But, I still hear you asking, how the hell can an artist get away with declaring his pile of rubbish to be “Art.”  Enter here the manifesto.  As Tom Wolfe pointed out in The Painted Word, the reality of “modern” and “post-modern” art is not in the actual object or work itself: it’s in the manifesto and in the reaction to it.  Let me say that again: the art is not the junk on the ground; it’s in the “theorising” that accompanies it, without which the pile of junk would be just that.

In recent years prize-winning local and international art works have included semen-stained blankets, an empty room with a  light bulb and a switch, piles of bricks, a toilet that brays like a donkey, and a man with hot dogs up his arse.  All of these have won prizes and accolades (the stained blankets were, I kid you not, described by NBR’s art editor John Daly-Peoples as “haunting, powerful and provocative.” And the man with hot dogs in his rectum, viewers were told, “tapped into both public metaphors and personal history.” True stories.)  But the real art, as Tom Wolfe’s point makes plain, was not in the bricks or the and the artistic experience for the viewer was not in their contemplation:  It consisted of the bullshit used by the artist to con the gallery into installing it, the manifesto, and your reaction to the bullshit when you stumbled across it.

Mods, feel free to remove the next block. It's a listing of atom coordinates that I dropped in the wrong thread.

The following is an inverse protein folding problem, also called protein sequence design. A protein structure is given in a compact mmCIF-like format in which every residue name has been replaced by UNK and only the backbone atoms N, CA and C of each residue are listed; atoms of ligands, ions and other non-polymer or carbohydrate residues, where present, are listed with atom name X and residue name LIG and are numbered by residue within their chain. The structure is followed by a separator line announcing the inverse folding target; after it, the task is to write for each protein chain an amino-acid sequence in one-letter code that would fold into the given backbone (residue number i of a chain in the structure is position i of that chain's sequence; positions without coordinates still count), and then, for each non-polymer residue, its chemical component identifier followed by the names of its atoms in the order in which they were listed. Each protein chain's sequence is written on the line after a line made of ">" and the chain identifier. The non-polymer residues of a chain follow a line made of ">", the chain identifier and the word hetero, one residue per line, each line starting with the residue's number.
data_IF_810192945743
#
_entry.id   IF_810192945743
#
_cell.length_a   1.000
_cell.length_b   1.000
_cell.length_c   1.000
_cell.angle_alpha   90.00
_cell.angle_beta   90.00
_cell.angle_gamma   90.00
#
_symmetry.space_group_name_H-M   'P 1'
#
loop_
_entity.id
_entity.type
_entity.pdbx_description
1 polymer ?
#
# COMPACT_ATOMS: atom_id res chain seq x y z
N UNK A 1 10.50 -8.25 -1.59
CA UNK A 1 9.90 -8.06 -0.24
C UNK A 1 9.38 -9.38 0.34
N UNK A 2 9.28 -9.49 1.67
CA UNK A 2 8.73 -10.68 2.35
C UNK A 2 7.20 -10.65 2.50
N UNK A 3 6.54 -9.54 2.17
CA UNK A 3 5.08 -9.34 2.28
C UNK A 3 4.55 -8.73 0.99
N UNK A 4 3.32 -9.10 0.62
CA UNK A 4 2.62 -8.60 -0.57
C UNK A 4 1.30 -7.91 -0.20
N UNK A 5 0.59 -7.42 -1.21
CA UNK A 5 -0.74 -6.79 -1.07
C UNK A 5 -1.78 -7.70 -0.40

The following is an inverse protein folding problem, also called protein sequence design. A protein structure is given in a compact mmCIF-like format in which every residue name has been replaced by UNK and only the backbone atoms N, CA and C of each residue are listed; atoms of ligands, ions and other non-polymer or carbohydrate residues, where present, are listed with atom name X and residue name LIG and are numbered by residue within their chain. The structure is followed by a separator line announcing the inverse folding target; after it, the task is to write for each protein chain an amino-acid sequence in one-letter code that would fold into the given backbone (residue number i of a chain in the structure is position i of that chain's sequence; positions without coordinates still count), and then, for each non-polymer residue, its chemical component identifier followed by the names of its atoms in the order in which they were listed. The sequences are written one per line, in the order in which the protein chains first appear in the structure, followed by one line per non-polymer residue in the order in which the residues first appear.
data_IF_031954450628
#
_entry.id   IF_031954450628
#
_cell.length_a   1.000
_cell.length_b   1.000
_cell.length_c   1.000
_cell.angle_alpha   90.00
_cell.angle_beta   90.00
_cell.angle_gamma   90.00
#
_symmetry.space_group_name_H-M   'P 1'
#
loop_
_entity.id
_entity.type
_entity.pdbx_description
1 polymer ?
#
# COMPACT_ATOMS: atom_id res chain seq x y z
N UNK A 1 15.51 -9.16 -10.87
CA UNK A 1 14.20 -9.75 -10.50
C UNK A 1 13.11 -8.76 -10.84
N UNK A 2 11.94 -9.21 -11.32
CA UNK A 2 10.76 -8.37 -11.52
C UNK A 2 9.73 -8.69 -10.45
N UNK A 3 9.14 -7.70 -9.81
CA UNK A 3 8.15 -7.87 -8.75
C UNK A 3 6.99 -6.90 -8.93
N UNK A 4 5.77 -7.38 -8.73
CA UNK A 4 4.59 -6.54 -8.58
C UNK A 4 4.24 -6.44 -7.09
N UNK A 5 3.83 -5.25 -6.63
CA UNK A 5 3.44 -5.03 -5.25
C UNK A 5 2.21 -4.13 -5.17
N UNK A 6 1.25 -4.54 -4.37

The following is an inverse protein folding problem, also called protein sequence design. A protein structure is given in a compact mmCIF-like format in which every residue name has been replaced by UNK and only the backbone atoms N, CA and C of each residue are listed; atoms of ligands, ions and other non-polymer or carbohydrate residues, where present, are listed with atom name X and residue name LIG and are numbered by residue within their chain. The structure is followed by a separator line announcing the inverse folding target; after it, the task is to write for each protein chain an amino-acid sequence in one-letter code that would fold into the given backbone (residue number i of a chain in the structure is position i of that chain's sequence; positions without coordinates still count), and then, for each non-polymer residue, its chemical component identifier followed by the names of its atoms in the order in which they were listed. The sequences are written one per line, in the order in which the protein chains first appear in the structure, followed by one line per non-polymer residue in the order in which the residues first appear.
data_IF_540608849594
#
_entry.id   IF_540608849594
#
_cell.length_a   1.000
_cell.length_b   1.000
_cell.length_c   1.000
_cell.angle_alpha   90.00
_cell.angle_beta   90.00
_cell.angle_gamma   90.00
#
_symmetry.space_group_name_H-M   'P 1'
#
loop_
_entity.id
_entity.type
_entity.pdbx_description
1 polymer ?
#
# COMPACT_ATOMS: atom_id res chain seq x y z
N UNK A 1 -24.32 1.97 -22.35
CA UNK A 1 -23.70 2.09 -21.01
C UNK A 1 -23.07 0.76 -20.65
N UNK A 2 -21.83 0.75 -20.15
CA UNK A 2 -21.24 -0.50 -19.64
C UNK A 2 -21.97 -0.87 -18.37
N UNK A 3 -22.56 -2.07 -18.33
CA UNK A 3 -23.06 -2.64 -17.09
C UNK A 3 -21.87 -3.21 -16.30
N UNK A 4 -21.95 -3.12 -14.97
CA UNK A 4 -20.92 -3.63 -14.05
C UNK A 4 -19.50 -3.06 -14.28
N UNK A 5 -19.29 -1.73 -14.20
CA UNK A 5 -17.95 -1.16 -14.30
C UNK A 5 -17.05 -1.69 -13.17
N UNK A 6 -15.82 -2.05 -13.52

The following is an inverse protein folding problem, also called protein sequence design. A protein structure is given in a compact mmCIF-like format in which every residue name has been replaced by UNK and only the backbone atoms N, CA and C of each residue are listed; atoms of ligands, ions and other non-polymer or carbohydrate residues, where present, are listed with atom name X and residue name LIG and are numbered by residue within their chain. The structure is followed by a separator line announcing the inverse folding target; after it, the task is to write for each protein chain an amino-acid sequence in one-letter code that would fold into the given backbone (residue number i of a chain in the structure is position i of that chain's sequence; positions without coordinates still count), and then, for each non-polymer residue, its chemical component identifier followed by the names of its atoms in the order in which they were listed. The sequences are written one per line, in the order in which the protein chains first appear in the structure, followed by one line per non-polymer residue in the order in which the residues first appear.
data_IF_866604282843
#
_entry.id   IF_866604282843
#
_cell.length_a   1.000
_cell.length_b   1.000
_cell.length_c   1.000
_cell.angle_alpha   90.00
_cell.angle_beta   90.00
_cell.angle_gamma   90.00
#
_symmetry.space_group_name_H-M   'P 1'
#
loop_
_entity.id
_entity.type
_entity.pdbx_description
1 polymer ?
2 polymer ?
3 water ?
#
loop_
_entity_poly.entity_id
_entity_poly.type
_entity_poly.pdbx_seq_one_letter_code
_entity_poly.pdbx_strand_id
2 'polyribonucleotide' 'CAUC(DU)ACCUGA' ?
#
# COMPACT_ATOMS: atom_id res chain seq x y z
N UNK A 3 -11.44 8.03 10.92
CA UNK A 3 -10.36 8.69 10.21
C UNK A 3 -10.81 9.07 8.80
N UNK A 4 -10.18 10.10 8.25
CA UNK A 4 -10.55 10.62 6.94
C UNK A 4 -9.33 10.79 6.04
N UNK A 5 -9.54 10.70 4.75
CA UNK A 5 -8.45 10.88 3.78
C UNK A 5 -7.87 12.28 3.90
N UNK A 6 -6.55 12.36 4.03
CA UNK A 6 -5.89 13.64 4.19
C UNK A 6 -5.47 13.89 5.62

But this really is just rubbish, isn’t it. Art isn’t just “what an artist does” – and it’s certainly not what any old bullshit artist defines it to be.  Art, real art,  is the technology of the soul – it’s a shortcut to our deepest values.  We respond to it because is resonates with (or betrays) our own emotional assessment of the world. By that standard then, our values -- and those of real artists -- are being desperately betrayed every day in every public gallery in the country. 

And so are the sponsors, ratepayers and taxpayers who pay for it all.

UPDATE 1:  Sayeth the competition organisers:

"There will always be people who love things and those who hate them. The bottom line is we always insure [sic] the judge we select has an excellent reputation."

Respondeth in a nutshell Jeff Perren:

“That says it all. Subjectivism, moral relativism, backed by an argument from authority.”